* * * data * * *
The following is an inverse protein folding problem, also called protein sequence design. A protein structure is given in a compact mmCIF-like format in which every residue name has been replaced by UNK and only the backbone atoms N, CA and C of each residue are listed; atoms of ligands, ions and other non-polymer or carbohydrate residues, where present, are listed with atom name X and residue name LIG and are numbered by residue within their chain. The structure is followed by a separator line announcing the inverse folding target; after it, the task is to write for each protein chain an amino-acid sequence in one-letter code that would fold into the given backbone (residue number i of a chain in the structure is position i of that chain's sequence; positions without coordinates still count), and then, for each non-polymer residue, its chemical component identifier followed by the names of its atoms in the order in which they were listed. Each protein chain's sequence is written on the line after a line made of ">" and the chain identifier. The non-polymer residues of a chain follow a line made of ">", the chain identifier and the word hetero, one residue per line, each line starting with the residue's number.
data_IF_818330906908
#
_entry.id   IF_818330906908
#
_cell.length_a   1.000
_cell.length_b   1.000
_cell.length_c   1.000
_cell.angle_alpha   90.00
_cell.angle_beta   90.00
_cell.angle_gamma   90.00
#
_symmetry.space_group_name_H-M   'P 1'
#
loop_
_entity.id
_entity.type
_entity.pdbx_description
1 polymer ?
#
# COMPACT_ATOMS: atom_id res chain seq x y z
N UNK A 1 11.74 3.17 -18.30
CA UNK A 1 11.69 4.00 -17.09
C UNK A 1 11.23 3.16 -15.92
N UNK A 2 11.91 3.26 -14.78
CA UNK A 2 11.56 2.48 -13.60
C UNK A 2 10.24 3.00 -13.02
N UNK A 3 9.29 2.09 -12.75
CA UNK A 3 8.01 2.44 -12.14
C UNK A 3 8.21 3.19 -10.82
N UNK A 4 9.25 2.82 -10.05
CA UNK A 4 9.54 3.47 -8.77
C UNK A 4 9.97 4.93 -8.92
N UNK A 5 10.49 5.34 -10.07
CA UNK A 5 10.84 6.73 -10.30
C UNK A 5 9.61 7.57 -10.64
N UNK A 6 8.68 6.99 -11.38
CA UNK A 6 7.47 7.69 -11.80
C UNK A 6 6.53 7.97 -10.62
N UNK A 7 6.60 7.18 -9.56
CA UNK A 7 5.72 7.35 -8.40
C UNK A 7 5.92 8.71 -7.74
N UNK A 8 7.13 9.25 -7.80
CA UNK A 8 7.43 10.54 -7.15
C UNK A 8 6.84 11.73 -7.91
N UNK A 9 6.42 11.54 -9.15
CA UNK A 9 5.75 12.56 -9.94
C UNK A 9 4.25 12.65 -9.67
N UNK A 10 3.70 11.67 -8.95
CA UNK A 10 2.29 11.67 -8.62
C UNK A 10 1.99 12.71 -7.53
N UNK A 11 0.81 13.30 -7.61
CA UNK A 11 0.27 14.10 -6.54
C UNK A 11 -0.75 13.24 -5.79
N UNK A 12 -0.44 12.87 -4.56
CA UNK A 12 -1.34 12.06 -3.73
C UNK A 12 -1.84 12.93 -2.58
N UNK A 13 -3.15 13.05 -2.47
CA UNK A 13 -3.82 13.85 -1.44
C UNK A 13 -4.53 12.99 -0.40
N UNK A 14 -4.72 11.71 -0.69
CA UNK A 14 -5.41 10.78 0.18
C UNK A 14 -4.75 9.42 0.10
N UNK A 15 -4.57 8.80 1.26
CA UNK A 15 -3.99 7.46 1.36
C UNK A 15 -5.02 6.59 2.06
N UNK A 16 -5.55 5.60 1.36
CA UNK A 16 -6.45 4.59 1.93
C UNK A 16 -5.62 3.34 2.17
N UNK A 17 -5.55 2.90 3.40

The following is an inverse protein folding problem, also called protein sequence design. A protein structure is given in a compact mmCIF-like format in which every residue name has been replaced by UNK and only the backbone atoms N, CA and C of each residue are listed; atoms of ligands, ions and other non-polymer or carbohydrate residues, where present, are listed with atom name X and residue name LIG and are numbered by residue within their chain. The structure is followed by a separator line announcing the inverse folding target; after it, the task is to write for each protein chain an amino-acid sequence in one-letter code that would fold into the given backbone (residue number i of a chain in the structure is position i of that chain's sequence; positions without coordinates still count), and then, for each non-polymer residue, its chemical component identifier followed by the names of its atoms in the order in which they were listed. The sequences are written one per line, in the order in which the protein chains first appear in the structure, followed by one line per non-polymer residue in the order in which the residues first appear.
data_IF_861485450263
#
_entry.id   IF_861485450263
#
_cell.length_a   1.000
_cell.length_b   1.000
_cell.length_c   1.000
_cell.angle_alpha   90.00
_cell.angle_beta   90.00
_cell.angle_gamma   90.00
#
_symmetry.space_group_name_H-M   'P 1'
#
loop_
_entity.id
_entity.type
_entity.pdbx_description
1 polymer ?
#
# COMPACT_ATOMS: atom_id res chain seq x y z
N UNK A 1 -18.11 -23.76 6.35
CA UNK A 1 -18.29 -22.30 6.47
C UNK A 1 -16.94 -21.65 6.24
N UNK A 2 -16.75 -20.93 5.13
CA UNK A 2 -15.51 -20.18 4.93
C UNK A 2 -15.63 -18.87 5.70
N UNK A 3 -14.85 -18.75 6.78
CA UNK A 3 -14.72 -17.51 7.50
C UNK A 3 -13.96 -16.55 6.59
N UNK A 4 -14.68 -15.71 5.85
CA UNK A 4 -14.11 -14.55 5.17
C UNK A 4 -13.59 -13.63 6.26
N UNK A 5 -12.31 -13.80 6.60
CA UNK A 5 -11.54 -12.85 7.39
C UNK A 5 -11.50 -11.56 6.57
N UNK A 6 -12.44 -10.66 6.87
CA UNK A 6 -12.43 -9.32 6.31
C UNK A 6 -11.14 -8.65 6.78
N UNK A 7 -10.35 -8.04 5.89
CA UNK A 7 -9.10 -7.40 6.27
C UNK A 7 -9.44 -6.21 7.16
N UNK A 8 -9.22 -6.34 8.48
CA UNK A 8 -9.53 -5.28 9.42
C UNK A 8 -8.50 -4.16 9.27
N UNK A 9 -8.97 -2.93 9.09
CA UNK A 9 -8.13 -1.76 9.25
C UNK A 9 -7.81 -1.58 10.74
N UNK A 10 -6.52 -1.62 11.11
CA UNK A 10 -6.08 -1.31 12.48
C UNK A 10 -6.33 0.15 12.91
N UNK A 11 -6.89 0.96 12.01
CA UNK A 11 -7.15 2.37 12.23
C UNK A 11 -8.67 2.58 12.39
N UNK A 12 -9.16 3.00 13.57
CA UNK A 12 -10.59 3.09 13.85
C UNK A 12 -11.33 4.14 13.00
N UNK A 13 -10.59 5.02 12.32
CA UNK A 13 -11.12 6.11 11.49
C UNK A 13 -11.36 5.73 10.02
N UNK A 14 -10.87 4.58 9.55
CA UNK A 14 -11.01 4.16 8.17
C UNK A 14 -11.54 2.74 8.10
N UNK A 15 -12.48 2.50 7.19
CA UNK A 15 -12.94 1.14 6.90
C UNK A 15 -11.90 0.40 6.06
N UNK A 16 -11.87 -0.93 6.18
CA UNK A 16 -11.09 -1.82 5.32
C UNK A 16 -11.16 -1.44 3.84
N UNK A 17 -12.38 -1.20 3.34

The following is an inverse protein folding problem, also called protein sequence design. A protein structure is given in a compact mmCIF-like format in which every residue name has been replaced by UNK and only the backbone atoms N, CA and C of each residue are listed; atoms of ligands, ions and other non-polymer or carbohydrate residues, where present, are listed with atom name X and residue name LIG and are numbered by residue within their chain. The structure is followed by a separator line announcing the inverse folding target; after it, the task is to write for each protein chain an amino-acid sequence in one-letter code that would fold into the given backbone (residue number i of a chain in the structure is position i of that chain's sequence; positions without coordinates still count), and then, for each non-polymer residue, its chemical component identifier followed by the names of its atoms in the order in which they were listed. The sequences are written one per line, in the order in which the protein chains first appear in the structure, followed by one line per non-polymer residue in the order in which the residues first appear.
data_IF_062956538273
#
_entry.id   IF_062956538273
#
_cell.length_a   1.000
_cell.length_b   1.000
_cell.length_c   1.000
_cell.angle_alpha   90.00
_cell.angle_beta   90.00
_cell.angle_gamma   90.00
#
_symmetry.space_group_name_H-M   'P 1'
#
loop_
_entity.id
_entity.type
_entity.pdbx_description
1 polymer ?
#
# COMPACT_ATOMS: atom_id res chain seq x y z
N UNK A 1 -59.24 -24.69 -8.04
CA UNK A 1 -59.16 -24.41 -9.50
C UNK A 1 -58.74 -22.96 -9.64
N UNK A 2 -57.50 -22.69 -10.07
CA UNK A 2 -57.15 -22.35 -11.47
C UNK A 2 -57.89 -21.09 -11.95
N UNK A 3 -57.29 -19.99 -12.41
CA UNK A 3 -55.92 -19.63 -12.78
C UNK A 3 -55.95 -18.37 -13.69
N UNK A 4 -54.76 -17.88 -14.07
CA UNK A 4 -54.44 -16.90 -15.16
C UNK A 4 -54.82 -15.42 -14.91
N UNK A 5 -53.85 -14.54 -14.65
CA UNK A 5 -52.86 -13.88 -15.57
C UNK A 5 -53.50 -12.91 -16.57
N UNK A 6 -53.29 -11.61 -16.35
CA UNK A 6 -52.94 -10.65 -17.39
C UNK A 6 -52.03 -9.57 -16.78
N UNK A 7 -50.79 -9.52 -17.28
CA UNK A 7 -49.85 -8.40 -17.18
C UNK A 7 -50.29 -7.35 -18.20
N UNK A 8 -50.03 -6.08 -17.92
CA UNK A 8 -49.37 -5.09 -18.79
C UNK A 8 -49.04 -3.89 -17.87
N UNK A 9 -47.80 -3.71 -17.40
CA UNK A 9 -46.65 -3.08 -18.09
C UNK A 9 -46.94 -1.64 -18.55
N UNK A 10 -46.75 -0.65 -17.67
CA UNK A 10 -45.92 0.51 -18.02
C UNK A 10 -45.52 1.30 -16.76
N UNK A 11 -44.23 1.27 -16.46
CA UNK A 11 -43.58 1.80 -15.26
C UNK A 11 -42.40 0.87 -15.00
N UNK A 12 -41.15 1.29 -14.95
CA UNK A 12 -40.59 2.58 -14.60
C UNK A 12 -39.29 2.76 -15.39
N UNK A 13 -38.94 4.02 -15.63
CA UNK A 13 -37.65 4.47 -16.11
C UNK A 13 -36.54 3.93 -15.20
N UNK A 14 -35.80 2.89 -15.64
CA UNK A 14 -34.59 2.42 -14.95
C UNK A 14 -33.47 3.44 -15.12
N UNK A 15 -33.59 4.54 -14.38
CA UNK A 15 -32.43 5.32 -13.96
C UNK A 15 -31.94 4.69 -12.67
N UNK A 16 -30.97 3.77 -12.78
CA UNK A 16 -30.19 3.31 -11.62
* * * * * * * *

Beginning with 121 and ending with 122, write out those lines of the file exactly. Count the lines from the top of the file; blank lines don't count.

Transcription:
C UNK A 10 -6.33 0.15 12.91
N UNK A 11 -6.89 0.96 12.01